Scope and arrangement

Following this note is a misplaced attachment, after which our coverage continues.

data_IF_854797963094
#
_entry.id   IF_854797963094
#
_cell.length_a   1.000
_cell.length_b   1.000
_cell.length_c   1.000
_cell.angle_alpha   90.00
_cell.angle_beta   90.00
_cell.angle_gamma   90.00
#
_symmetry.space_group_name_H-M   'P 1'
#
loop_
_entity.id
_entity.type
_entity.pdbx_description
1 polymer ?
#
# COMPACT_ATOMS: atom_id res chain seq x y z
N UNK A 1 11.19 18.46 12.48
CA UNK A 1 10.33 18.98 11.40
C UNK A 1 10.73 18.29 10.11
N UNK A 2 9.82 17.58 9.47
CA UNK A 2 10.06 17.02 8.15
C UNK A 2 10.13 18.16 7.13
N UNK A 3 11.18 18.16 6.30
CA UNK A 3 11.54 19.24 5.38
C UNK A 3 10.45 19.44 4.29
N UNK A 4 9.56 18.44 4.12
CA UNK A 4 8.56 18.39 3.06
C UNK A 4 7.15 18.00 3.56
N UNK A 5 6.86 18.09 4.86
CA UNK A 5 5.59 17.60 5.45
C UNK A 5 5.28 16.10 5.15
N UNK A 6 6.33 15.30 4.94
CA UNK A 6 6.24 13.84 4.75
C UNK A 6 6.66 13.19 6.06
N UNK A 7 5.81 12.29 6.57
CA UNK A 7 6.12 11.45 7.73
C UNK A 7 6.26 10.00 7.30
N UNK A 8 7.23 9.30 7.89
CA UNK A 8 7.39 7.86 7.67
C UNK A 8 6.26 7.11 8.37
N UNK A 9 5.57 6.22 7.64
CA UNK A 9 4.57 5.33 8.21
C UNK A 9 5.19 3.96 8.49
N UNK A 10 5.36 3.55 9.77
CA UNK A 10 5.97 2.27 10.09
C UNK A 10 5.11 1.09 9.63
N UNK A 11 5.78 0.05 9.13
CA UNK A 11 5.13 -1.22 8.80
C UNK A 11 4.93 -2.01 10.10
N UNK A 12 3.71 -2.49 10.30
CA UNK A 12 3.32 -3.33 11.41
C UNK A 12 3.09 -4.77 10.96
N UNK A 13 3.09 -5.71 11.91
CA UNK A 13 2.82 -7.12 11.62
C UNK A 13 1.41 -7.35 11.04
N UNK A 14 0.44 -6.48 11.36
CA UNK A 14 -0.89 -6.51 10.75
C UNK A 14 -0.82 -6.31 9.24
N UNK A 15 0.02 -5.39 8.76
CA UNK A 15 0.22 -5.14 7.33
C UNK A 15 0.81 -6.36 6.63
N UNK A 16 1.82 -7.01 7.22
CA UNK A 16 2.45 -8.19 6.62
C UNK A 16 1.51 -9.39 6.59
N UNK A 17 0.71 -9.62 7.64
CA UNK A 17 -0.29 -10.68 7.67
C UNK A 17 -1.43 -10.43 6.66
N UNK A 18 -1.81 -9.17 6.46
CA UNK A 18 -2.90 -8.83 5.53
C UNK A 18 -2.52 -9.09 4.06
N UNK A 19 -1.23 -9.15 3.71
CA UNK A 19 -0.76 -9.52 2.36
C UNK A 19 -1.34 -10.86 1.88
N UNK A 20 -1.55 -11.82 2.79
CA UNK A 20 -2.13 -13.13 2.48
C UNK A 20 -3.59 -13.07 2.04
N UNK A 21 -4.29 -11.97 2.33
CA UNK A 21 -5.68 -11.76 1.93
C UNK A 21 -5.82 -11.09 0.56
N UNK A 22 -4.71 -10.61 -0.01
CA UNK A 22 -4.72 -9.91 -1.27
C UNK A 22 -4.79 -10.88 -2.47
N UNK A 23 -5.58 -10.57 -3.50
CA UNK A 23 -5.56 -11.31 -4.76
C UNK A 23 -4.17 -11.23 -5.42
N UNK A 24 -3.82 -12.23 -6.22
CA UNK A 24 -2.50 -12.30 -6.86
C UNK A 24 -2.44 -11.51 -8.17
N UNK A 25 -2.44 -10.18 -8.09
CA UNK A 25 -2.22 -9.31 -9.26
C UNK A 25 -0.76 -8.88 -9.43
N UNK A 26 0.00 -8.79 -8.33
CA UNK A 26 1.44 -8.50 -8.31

The W.E.B Du Bois collection consists of a small body of speeches, articles, correspondence and related material primarily authored by Du Bois. Of special interest is a typescript, with editorial comments, of the first two chapters of Du Bois' autobiography Dusk of Dawn: An Essay Toward an Autobiography of a Race Concept (1940). The collection also includes a typescript of an article entitled "Miscegenation" (1935). There are thirteen speeches and a book review ranging in subject matter from "The Talented Tenth," to a tribute to Dr. Carter F. Woodson, race relations, labor issues, Franklin D. Roosevelt, and Mahatma Gandhi. One of the speeches "What the Negro Wants in 1948," was delivered at a meeting of the NAACP.|||The correspondence primarily consists of letters with Arthur Schomburg regarding a variety of subjects (1911-1931), and with Catherine Latimer and Jean Blackwell Hutson of the Schomburg Collection of Negro Literature and History of the New York Public Library concerning the donation of material (1949-1957). The collection also includes a program for a dinner in honor of Du Bois (1924) and a paper by Immanuel Gein entitled "Early Pan-Africanism" in which an analysis of several Pan-African Congresses as well as Du Bois' life and personality are presented (1966).